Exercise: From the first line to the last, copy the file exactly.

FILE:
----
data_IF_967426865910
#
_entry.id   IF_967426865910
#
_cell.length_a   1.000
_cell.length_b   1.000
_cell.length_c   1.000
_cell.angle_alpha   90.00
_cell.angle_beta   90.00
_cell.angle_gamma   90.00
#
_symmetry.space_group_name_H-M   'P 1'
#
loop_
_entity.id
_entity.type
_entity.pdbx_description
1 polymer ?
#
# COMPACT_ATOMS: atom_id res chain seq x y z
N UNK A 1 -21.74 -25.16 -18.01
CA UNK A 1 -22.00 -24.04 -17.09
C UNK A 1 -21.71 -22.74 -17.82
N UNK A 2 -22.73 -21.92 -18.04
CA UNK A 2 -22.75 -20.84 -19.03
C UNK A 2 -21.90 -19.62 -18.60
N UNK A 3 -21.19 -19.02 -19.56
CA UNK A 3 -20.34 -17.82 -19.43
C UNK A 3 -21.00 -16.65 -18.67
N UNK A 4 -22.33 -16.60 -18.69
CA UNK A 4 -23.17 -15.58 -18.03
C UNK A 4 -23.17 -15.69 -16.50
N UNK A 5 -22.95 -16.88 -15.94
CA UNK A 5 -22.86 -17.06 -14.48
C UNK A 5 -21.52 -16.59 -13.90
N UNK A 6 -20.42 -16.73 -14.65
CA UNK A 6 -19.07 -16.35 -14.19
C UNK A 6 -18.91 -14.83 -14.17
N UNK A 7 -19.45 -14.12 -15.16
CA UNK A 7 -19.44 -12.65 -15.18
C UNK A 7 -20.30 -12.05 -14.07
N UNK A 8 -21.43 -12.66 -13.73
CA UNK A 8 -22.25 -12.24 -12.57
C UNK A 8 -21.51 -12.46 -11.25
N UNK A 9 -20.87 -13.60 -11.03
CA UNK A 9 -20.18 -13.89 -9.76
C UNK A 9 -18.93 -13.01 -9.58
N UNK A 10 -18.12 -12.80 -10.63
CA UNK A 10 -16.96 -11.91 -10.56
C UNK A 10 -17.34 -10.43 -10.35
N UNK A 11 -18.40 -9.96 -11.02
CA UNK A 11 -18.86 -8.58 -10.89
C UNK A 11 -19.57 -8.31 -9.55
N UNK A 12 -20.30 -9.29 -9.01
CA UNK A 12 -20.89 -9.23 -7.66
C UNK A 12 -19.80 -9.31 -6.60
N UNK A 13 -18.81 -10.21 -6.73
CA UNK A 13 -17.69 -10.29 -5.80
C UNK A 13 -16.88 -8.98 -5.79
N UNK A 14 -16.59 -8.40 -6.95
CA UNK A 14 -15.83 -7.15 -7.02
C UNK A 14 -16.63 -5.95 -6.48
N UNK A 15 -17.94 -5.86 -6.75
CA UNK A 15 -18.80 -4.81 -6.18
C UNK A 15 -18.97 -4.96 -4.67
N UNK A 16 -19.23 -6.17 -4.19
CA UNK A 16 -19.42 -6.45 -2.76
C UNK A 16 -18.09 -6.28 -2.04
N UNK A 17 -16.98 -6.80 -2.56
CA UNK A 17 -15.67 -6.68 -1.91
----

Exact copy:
data_IF_967426865910
#
_entry.id   IF_967426865910
#
_cell.length_a   1.000
_cell.length_b   1.000
_cell.length_c   1.000
_cell.angle_alpha   90.00
_cell.angle_beta   90.00
_cell.angle_gamma   90.00
#
_symmetry.space_group_name_H-M   'P 1'
#
loop_
_entity.id
_entity.type
_entity.pdbx_description
1 polymer ?
#
# COMPACT_ATOMS: atom_id res chain seq x y z
N UNK A 1 -21.74 -25.16 -18.01
CA UNK A 1 -22.00 -24.04 -17.09
C UNK A 1 -21.71 -22.74 -17.82
N UNK A 2 -22.73 -21.92 -18.04
CA UNK A 2 -22.75 -20.84 -19.03
C UNK A 2 -21.90 -19.62 -18.60
N UNK A 3 -21.19 -19.02 -19.56
CA UNK A 3 -20.34 -17.82 -19.43
C UNK A 3 -21.00 -16.65 -18.67
N UNK A 4 -22.33 -16.60 -18.69
CA UNK A 4 -23.17 -15.58 -18.03
C UNK A 4 -23.17 -15.69 -16.50
N UNK A 5 -22.95 -16.88 -15.94
CA UNK A 5 -22.86 -17.06 -14.48
C UNK A 5 -21.52 -16.59 -13.90
N UNK A 6 -20.42 -16.73 -14.65
CA UNK A 6 -19.07 -16.35 -14.19
C UNK A 6 -18.91 -14.83 -14.17
N UNK A 7 -19.45 -14.12 -15.16
CA UNK A 7 -19.44 -12.65 -15.18
C UNK A 7 -20.30 -12.05 -14.07
N UNK A 8 -21.43 -12.66 -13.73
CA UNK A 8 -22.25 -12.24 -12.57
C UNK A 8 -21.51 -12.46 -11.25
N UNK A 9 -20.87 -13.60 -11.03
CA UNK A 9 -20.18 -13.89 -9.76
C UNK A 9 -18.93 -13.01 -9.58
N UNK A 10 -18.12 -12.80 -10.63
CA UNK A 10 -16.96 -11.91 -10.56
C UNK A 10 -17.34 -10.43 -10.35
N UNK A 11 -18.40 -9.96 -11.02
CA UNK A 11 -18.86 -8.58 -10.89
C UNK A 11 -19.57 -8.31 -9.55
N UNK A 12 -20.30 -9.29 -9.01
CA UNK A 12 -20.89 -9.23 -7.66
C UNK A 12 -19.80 -9.31 -6.60
N UNK A 13 -18.81 -10.21 -6.73
CA UNK A 13 -17.69 -10.29 -5.80
C UNK A 13 -16.88 -8.98 -5.79
N UNK A 14 -16.59 -8.40 -6.95
CA UNK A 14 -15.83 -7.15 -7.02
C UNK A 14 -16.63 -5.95 -6.48
N UNK A 15 -17.94 -5.86 -6.75
CA UNK A 15 -18.80 -4.81 -6.18
C UNK A 15 -18.97 -4.96 -4.67
N UNK A 16 -19.23 -6.17 -4.19
CA UNK A 16 -19.42 -6.45 -2.76
C UNK A 16 -18.09 -6.28 -2.04
N UNK A 17 -16.98 -6.80 -2.56
CA UNK A 17 -15.67 -6.68 -1.91